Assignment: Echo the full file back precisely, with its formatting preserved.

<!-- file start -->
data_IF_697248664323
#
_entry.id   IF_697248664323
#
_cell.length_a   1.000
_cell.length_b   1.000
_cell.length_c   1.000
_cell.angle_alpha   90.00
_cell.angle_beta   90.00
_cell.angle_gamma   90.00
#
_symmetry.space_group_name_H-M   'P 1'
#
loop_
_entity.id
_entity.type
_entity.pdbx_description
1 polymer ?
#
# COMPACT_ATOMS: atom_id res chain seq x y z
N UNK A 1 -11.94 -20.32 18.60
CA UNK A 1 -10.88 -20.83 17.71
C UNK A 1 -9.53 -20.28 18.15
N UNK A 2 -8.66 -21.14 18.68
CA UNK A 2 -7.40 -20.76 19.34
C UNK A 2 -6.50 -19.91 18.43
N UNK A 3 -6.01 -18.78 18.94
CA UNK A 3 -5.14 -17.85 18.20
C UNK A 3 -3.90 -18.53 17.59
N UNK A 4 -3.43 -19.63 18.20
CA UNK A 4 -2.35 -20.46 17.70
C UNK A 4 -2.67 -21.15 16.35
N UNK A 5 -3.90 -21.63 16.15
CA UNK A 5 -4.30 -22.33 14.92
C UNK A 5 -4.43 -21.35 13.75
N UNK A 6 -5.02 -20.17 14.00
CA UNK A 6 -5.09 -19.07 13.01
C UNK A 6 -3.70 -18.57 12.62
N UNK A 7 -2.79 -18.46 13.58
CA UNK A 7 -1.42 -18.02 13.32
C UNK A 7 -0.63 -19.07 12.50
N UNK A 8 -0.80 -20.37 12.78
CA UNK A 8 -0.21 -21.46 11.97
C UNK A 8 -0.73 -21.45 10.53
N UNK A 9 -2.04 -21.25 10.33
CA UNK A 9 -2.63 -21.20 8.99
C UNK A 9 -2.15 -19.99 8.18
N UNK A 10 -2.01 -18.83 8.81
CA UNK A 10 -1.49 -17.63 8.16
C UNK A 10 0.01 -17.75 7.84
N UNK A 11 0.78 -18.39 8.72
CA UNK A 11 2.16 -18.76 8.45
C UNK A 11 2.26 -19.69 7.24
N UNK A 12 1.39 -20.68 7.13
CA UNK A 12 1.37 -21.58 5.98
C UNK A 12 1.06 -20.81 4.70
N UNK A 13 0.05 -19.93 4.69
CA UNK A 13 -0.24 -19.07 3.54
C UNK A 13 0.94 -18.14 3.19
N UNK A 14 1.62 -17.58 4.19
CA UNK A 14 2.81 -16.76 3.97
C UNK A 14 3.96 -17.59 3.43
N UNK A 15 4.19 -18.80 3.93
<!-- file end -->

data_IF_697248664323
#
_entry.id   IF_697248664323
#
_cell.length_a   1.000
_cell.length_b   1.000
_cell.length_c   1.000
_cell.angle_alpha   90.00
_cell.angle_beta   90.00
_cell.angle_gamma   90.00
#
_symmetry.space_group_name_H-M   'P 1'
#
loop_
_entity.id
_entity.type
_entity.pdbx_description
1 polymer ?
#
# COMPACT_ATOMS: atom_id res chain seq x y z
N UNK A 1 -11.94 -20.32 18.60
CA UNK A 1 -10.88 -20.83 17.71
C UNK A 1 -9.53 -20.28 18.15
N UNK A 2 -8.66 -21.14 18.68
CA UNK A 2 -7.40 -20.76 19.34
C UNK A 2 -6.50 -19.91 18.43
N UNK A 3 -6.01 -18.78 18.94
CA UNK A 3 -5.14 -17.85 18.20
C UNK A 3 -3.90 -18.53 17.59
N UNK A 4 -3.43 -19.63 18.20
CA UNK A 4 -2.35 -20.46 17.70
C UNK A 4 -2.67 -21.15 16.35
N UNK A 5 -3.90 -21.63 16.15
CA UNK A 5 -4.30 -22.33 14.92
C UNK A 5 -4.43 -21.35 13.75
N UNK A 6 -5.02 -20.17 14.00
CA UNK A 6 -5.09 -19.07 13.01
C UNK A 6 -3.70 -18.57 12.62
N UNK A 7 -2.79 -18.46 13.58
CA UNK A 7 -1.42 -18.02 13.32
C UNK A 7 -0.63 -19.07 12.50
N UNK A 8 -0.80 -20.37 12.78
CA UNK A 8 -0.21 -21.46 11.97
C UNK A 8 -0.73 -21.45 10.53
N UNK A 9 -2.04 -21.25 10.33
CA UNK A 9 -2.63 -21.20 8.99
C UNK A 9 -2.15 -19.99 8.18
N UNK A 10 -2.01 -18.83 8.81
CA UNK A 10 -1.49 -17.63 8.16
C UNK A 10 0.01 -17.75 7.84
N UNK A 11 0.78 -18.39 8.72
CA UNK A 11 2.16 -18.76 8.45
C UNK A 11 2.26 -19.69 7.24
N UNK A 12 1.39 -20.68 7.13
CA UNK A 12 1.37 -21.58 5.98
C UNK A 12 1.06 -20.81 4.70
N UNK A 13 0.05 -19.93 4.69
CA UNK A 13 -0.24 -19.07 3.54
C UNK A 13 0.94 -18.14 3.19
N UNK A 14 1.62 -17.58 4.19
CA UNK A 14 2.81 -16.76 3.97
C UNK A 14 3.96 -17.59 3.43
N UNK A 15 4.19 -18.80 3.93